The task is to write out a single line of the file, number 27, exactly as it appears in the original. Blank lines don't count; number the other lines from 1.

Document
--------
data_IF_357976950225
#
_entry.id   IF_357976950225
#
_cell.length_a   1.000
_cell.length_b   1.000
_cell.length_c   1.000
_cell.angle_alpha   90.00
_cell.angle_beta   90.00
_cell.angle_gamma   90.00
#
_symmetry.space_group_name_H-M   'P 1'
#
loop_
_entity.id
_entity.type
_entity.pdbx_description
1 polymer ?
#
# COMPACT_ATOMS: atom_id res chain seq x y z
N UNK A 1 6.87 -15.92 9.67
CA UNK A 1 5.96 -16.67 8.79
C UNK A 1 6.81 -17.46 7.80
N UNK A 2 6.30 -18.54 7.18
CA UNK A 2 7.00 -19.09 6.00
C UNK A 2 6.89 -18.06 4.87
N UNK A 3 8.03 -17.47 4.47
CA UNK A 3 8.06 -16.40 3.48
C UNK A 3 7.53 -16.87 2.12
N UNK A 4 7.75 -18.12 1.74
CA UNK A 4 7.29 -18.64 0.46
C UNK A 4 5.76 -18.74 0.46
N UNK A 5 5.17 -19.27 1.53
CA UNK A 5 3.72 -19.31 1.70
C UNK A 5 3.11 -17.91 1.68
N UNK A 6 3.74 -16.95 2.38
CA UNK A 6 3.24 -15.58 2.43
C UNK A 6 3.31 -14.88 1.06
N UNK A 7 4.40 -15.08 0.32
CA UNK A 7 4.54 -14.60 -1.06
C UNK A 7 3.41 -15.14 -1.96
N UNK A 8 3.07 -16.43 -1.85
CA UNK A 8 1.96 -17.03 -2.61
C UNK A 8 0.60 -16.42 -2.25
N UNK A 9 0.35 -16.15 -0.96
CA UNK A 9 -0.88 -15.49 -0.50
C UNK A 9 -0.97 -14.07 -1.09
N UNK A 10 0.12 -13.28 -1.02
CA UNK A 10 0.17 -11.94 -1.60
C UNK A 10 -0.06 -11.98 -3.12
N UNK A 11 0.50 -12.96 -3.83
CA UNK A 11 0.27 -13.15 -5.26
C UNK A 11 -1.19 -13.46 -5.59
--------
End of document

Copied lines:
N UNK A 3 8.03 -17.47 4.47